Courtney Alexander is guided by faith and her ancestors. Armed with creativity, talent and intuition she has created a Tarot deck that has taken the world of divination by storm
She did it her way and on her own. Courtney Alexander is the creator of the Dust II Onyx Melanated Tarot that literally every creative person has been talking about. The artwork, the reading spreads, the concept, the fundraising and the mailing out process were all executed with minimal assistance. It is a story that tugs at the heartstrings of any entrepreneur. Fueled by supernatural talent and assistance, the idea of Dust II Onyx was manifested and made available to the masses by the support that Courtney courted from strangers on her Kickstarter platform. She successfully raised $29,870 with 531 backers. While there were delays, what materialized in the hands of her supporters, myself included, was well worth the wait.
“I was doing the work of seven or more people on my own. There were delays in getting the cards out but I wanted to do it right. I was so grateful. I wanted people to feel like the investment was worth it. I felt like, ‘I only got one shot.’”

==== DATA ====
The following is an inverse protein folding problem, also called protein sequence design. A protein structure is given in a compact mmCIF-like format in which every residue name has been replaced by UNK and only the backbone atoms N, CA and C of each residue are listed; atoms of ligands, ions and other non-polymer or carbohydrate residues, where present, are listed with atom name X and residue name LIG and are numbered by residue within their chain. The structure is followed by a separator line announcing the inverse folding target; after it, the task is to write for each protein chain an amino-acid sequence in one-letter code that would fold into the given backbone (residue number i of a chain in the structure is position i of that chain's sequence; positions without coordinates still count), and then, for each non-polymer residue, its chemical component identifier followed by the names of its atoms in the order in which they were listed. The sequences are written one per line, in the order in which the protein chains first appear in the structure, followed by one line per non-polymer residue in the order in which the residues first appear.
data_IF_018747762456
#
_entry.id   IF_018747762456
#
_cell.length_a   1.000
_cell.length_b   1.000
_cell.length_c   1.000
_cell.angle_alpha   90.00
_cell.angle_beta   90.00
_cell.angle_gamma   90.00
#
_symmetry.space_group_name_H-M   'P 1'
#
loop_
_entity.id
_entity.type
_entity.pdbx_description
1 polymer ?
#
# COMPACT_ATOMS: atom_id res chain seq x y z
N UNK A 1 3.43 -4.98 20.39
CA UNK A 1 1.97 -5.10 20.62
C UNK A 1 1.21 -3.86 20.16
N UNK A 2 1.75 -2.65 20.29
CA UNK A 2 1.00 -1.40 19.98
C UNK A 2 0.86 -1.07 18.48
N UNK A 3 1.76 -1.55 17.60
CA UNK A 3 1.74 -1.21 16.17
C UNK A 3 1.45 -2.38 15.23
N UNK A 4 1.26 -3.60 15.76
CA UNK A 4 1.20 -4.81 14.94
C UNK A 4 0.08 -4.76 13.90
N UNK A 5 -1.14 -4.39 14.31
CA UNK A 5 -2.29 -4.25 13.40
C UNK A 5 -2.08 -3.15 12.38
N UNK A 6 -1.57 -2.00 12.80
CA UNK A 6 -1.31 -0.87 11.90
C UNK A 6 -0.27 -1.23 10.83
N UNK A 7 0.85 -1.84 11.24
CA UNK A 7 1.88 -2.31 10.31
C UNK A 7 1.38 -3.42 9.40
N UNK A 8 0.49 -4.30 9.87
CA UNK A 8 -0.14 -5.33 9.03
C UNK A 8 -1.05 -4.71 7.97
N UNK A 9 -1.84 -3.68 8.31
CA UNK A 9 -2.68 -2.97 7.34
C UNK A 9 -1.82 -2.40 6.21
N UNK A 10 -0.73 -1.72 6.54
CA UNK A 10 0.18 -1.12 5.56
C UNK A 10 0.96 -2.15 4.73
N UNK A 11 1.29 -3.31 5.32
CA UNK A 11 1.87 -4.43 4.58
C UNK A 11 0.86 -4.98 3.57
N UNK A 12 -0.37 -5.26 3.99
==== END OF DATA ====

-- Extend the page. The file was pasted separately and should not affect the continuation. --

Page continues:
Despite understandable delays, Courtney executed a Tarot deck that can only be described as exceptional even if tarot is not your thing. The first edition is already sold out. The cards feature 77 mixed media collage paintings accented with metallic and holographic foils, featuring cultural myths, symbolism, history and icons within the Black Diaspora. The guidebook features multiple keyword lists (numerological, elemental and astrological) and full color images of the artwork with unique titles and art descriptions. Each card has been carefully researched with nearly 75 resources cited, providing a wealth of educational material. And while she is enjoying the success of a completely sold out deck that is being praised on every media platform, she is already focused on what comes next.
“It’s still surreal. I’m seeing videos of people enjoying the cards. I feel very grateful. But there is still work to do.”